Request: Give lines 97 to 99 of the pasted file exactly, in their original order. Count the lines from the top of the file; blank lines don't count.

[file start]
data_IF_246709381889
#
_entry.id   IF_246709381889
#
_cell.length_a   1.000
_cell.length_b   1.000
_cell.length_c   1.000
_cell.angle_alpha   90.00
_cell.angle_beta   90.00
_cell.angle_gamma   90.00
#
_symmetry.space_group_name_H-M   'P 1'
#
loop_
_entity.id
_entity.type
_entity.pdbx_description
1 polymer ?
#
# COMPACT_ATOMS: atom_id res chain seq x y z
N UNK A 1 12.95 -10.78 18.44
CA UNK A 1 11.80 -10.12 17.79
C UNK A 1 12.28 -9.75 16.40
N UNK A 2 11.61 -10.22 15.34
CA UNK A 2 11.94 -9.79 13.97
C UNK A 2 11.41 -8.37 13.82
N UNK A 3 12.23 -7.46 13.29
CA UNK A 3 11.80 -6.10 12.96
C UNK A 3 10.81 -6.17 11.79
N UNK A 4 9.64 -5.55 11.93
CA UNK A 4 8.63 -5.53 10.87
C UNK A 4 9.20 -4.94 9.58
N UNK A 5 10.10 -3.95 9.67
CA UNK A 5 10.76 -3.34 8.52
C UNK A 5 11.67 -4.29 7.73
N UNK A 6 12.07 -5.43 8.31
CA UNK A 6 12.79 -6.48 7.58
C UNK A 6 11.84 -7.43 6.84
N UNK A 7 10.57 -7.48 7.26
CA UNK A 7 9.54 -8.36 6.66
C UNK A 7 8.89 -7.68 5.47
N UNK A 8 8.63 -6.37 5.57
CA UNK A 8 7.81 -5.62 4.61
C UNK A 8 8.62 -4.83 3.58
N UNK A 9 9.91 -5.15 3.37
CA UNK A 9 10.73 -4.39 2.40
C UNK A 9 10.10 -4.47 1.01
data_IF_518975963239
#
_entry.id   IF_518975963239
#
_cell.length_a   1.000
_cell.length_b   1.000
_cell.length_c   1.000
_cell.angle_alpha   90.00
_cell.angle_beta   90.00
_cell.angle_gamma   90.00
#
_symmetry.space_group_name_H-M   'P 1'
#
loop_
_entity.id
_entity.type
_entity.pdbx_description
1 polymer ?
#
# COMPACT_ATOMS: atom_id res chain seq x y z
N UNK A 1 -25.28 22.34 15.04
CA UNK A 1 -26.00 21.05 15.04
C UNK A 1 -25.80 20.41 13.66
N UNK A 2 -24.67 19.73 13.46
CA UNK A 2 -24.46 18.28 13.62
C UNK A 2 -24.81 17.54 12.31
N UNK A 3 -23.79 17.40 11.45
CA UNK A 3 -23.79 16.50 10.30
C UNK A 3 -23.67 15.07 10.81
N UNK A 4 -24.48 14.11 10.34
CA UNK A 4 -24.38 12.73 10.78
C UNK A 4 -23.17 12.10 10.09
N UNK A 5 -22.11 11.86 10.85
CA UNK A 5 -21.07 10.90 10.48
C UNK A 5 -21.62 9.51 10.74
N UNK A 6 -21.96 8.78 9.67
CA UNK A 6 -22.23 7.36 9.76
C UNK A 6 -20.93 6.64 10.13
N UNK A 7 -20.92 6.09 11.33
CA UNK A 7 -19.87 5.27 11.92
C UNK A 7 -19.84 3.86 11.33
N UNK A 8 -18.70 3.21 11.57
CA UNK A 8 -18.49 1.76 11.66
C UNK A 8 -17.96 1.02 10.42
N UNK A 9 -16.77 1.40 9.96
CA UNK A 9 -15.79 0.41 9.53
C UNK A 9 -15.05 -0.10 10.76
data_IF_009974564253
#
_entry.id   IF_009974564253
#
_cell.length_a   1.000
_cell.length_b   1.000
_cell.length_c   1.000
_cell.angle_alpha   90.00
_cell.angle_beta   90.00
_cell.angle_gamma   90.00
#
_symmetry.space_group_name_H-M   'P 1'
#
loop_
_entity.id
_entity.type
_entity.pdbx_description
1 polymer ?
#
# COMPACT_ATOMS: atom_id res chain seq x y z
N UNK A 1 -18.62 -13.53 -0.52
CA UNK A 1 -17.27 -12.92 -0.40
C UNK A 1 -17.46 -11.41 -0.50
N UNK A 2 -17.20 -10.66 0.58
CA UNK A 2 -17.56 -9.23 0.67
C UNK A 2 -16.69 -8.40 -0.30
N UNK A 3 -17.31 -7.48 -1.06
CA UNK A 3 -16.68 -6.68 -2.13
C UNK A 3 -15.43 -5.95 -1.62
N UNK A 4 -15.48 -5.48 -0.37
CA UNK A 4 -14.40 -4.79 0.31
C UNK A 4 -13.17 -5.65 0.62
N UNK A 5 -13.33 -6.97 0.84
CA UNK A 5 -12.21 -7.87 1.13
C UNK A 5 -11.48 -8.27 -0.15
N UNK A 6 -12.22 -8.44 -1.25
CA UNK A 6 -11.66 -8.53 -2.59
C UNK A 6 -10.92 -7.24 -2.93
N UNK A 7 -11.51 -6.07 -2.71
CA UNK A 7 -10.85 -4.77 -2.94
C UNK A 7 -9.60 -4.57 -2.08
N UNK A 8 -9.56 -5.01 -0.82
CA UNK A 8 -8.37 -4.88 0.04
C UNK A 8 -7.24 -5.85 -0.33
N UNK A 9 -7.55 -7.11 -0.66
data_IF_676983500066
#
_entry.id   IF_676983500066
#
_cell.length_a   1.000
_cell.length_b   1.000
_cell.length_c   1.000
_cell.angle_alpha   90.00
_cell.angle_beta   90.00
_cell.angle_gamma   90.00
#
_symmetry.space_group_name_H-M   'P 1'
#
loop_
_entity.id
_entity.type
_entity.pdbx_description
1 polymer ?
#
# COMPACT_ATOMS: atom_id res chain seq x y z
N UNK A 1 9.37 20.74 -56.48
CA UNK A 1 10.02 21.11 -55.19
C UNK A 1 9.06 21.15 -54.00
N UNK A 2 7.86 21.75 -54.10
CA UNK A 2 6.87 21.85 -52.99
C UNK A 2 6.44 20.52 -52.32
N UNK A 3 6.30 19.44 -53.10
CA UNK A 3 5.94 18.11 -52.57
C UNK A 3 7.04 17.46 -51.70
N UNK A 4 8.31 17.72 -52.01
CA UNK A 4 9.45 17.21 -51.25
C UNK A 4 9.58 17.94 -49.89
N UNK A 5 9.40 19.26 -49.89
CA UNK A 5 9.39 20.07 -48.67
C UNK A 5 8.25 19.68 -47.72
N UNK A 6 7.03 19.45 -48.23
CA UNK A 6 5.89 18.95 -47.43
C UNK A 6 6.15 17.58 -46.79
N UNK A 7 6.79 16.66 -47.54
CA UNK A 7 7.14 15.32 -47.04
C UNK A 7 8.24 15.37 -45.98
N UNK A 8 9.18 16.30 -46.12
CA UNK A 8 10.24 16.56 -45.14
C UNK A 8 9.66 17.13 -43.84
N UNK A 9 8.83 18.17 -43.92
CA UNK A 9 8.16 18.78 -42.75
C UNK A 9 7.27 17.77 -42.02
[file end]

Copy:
_entry.id   IF_009974564253
#
_cell.length_a   1.000